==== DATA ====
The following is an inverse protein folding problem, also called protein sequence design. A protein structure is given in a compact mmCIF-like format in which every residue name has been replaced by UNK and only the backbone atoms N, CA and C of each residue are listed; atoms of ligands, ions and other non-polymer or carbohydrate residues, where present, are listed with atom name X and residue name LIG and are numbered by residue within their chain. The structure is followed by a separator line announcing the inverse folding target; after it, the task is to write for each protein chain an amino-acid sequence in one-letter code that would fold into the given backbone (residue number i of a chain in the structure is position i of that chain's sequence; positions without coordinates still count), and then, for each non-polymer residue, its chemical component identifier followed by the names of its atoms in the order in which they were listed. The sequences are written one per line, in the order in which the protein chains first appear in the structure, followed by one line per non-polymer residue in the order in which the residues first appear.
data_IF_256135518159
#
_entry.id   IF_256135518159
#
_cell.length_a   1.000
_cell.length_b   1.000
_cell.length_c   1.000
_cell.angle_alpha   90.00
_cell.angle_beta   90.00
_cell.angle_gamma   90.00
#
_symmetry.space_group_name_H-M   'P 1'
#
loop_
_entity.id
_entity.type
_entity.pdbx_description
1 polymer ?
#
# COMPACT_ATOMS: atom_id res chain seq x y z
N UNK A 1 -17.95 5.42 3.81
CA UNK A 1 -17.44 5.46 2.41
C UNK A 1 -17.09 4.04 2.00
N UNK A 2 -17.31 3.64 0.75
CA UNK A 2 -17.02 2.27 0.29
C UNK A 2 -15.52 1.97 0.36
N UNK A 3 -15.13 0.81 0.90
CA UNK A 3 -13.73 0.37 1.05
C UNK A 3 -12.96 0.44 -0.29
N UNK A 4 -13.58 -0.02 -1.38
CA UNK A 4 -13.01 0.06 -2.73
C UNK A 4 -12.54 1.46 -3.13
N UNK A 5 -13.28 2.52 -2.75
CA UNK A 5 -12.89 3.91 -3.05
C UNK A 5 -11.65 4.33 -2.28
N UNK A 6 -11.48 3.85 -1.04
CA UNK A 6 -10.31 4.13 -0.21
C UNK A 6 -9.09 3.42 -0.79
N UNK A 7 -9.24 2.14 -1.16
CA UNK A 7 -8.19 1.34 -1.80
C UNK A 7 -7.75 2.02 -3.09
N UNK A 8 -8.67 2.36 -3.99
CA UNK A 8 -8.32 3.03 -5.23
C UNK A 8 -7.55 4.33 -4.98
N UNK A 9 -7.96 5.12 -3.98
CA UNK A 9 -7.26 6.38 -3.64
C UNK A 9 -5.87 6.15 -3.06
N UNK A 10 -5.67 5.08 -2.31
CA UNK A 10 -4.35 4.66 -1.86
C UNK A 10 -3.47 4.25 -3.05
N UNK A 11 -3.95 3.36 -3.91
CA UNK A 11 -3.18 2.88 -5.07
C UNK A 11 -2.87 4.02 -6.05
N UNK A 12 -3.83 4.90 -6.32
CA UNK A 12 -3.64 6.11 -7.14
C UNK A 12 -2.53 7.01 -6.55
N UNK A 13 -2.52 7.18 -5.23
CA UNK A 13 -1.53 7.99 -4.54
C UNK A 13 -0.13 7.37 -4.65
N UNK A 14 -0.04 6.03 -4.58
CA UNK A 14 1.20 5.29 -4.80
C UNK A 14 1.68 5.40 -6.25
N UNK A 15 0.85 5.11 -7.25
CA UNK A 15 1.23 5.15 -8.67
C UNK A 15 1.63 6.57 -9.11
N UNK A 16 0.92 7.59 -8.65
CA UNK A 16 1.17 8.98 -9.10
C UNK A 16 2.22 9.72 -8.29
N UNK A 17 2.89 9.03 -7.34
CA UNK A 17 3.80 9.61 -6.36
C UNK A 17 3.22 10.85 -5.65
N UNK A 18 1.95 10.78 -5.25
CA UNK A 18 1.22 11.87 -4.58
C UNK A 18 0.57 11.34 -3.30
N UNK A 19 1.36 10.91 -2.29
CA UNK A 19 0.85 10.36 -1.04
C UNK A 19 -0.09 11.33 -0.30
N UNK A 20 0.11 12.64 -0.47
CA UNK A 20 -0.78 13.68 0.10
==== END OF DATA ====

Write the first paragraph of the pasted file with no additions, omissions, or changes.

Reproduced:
The following is an inverse protein folding problem, also called protein sequence design. A protein structure is given in a compact mmCIF-like format in which every residue name has been replaced by UNK and only the backbone atoms N, CA and C of each residue are listed; atoms of ligands, ions and other non-polymer or carbohydrate residues, where present, are listed with atom name X and residue name LIG and are numbered by residue within their chain. The structure is followed by a separator line announcing the inverse folding target; after it, the task is to write for each protein chain an amino-acid sequence in one-letter code that would fold into the given backbone (residue number i of a chain in the structure is position i of that chain's sequence; positions without coordinates still count), and then, for each non-polymer residue, its chemical component identifier followed by the names of its atoms in the order in which they were listed. The sequences are written one per line, in the order in which the protein chains first appear in the structure, followed by one line per non-polymer residue in the order in which the residues first appear.